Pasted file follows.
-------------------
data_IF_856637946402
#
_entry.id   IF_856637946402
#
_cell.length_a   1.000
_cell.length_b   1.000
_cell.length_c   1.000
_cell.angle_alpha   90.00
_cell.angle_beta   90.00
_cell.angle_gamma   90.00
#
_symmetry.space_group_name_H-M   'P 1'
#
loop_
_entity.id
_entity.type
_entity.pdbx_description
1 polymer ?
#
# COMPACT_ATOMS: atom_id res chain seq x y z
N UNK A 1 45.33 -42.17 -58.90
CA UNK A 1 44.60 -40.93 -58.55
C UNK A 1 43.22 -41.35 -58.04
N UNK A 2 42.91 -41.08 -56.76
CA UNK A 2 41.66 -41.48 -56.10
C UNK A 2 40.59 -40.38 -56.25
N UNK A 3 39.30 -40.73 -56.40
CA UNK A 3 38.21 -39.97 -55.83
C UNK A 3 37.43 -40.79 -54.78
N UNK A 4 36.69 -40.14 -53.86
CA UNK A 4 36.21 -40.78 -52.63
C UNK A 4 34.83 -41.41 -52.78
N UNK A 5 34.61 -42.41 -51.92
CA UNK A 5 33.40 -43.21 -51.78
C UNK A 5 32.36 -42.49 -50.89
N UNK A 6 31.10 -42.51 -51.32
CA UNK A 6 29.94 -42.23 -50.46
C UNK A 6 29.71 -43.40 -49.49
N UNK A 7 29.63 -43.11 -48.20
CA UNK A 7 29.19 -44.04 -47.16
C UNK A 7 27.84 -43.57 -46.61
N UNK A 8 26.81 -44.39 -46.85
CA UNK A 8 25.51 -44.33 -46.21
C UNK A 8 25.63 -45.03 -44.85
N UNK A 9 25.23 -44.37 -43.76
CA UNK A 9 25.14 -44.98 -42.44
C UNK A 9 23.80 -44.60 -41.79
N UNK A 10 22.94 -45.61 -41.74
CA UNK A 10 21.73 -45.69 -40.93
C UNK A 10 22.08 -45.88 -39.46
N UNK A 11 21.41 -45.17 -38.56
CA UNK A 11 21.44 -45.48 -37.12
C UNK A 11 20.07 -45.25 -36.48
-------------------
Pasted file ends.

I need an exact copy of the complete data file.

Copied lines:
data_IF_856637946402
#
_entry.id   IF_856637946402
#
_cell.length_a   1.000
_cell.length_b   1.000
_cell.length_c   1.000
_cell.angle_alpha   90.00
_cell.angle_beta   90.00
_cell.angle_gamma   90.00
#
_symmetry.space_group_name_H-M   'P 1'
#
loop_
_entity.id
_entity.type
_entity.pdbx_description
1 polymer ?
#
# COMPACT_ATOMS: atom_id res chain seq x y z
N UNK A 1 45.33 -42.17 -58.90
CA UNK A 1 44.60 -40.93 -58.55
C UNK A 1 43.22 -41.35 -58.04
N UNK A 2 42.91 -41.08 -56.76
CA UNK A 2 41.66 -41.48 -56.10
C UNK A 2 40.59 -40.38 -56.25
N UNK A 3 39.30 -40.73 -56.40
CA UNK A 3 38.21 -39.97 -55.83
C UNK A 3 37.43 -40.79 -54.78
N UNK A 4 36.69 -40.14 -53.86
CA UNK A 4 36.21 -40.78 -52.63
C UNK A 4 34.83 -41.41 -52.78
N UNK A 5 34.61 -42.41 -51.92
CA UNK A 5 33.40 -43.21 -51.78
C UNK A 5 32.36 -42.49 -50.89
N UNK A 6 31.10 -42.51 -51.32
CA UNK A 6 29.94 -42.23 -50.46
C UNK A 6 29.71 -43.40 -49.49
N UNK A 7 29.63 -43.11 -48.20
CA UNK A 7 29.19 -44.04 -47.16
C UNK A 7 27.84 -43.57 -46.61
N UNK A 8 26.81 -44.39 -46.85
CA UNK A 8 25.51 -44.33 -46.21
C UNK A 8 25.63 -45.03 -44.85
N UNK A 9 25.23 -44.37 -43.76
CA UNK A 9 25.14 -44.98 -42.44
C UNK A 9 23.80 -44.60 -41.79
N UNK A 10 22.94 -45.61 -41.74
CA UNK A 10 21.73 -45.69 -40.93
C UNK A 10 22.08 -45.88 -39.46
N UNK A 11 21.41 -45.17 -38.56
CA UNK A 11 21.44 -45.48 -37.12
C UNK A 11 20.07 -45.25 -36.48